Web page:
The time is right for an in-depth conversation on privacy. With technology and social media, there have been so many instances of companies and the government datamining and sharing information perceived as private. Join Professor Alvaro Bedoya at the UNM School of Law for a lecture on Privacy and Civil Rights in the Age of Facebook, Ice and the NSA on April 4 starting at 5:30 p.m.
Professor Bedoya is the founding director of the Center on Privacy & Technology at Georgetown Law, where he is also a Visiting Professor of Law and Director of the Federal Legislation Clinic. Bedoya is an expert on government surveillance and commercial data collection, with a focus on their impact on immigrants and people of color.
In 2016, he co-authored The Perpetual Line-Up: Unregulated Police Face Recognition in America, the Center's year-long investigation that revealed that most American adults are enrolled in a police face recognition database, and that those systems likely suffer from race and gender bias. He has testified before Congress and state legislatures, and his writing has appeared in The New York Times, The Washington Post, The Atlantic and Slate.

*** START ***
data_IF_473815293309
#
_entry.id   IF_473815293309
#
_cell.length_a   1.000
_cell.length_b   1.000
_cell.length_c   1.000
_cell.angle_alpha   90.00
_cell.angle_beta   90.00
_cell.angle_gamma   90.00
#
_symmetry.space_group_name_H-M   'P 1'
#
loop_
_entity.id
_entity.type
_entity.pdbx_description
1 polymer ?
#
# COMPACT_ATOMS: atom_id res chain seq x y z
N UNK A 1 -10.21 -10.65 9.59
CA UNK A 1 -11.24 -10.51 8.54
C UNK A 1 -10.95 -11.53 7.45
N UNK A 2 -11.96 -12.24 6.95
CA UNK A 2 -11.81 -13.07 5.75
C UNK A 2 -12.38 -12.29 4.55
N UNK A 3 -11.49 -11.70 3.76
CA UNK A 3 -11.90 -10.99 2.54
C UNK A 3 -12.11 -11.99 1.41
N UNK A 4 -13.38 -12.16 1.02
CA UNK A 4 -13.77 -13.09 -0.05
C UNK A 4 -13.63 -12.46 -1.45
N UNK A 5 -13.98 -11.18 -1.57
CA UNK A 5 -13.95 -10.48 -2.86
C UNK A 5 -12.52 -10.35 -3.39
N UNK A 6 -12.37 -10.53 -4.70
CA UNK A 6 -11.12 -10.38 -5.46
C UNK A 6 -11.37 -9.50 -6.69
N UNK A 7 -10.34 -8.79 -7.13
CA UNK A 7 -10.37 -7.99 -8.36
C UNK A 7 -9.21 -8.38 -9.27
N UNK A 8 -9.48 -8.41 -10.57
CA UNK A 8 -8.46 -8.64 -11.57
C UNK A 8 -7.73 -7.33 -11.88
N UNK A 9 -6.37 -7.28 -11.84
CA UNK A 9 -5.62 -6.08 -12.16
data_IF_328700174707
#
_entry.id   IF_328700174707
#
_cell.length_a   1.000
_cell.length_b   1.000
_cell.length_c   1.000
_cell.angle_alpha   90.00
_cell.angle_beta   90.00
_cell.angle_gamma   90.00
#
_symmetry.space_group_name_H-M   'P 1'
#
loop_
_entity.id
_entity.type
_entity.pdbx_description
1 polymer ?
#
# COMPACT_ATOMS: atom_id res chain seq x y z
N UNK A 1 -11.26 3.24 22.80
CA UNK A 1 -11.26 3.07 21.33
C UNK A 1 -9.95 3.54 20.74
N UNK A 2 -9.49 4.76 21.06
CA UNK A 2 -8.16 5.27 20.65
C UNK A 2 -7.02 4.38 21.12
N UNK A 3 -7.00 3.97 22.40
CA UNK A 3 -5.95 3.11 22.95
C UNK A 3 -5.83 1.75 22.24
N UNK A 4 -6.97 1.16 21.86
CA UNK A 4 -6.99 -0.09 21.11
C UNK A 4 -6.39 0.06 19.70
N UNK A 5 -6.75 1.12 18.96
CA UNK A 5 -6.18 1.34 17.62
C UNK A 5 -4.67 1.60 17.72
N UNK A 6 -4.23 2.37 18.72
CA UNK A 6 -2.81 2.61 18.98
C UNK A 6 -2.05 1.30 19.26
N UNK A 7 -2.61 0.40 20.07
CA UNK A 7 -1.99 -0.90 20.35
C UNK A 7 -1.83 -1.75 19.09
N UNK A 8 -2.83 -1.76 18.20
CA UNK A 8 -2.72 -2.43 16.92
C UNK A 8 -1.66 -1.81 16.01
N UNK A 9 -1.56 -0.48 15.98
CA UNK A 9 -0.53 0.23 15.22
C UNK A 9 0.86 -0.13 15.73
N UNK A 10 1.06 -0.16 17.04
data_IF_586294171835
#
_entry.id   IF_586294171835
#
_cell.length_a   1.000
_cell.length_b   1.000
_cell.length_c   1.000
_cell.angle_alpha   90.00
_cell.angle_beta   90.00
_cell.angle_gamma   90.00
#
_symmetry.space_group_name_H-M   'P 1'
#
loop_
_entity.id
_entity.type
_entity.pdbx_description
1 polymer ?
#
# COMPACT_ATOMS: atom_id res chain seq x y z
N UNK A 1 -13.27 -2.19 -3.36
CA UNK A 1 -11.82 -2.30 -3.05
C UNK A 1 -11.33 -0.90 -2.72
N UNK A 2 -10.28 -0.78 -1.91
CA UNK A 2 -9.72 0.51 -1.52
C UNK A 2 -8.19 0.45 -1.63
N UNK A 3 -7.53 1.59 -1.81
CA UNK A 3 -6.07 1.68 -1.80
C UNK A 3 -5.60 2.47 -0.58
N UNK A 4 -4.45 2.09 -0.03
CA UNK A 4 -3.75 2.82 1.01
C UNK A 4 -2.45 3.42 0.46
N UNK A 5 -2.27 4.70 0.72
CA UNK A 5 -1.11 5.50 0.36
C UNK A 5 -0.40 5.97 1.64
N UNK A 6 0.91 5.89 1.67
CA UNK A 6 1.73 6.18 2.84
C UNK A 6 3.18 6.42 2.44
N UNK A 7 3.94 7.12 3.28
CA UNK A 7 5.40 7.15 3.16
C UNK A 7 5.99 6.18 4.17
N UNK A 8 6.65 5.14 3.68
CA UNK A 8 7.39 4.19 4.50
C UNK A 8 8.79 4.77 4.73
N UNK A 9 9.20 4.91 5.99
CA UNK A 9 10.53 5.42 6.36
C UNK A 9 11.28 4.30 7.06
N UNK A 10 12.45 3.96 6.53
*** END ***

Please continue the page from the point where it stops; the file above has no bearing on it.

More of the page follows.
Before founding the Center, Bedoya served as Chief Counsel to the U.S. Senate Judiciary Subcommittee on Privacy, Technology and the Law, where he negotiated legislation and conducted oversight on mobile location privacy, biometrics, and NSA transparency.
In 2009, he co-founded the Esperanza Education Fund, a college scholarship for immigrant students that is blind to applicants' legal status. He currently serves on the Board of Directors of Free Press and previously served on the board of the Hispanic Bar Association of Washington, D.C.
A naturalized citizen born in Lima, Peru and raised in upstate New York, Bedoya is a graduate of Harvard College and Yale Law School, where he received the Paul & Daisy Soros Fellowship for New Americans. He lives in Washington, D.C. with his wife, Sima Zadeh Bedoya, a pediatric psychologist at the National Institutes of Health's National Cancer Institute, and their daughter.
This lecture/symposium series has been established to celebrate and keep alive the legacy of Dennis Chavez, one of New Mexico’s most influential U.S. senators during the mid-20th Century. Sen. Chavez was a remarkable New Mexican, a populist from the South Valley who served a noteworthy and significant term in the U.S. Senate from 1935 until his death in 1962. He is remembered as pivotal and early advocate of civil rights legislation.
The lecture begins at 5:30 p.m. Pre-Lecture mingle and refreshments begin at 4:45 p.m.
Parking at the event is free in the Law School “L” lot starting at 4 p.m. on the surrounding streets and the adjacent M lot.
For more information and to register for the event, visit U.S. Senator Dennis Chavez Memorial Lectureship in Law and Civil Rights.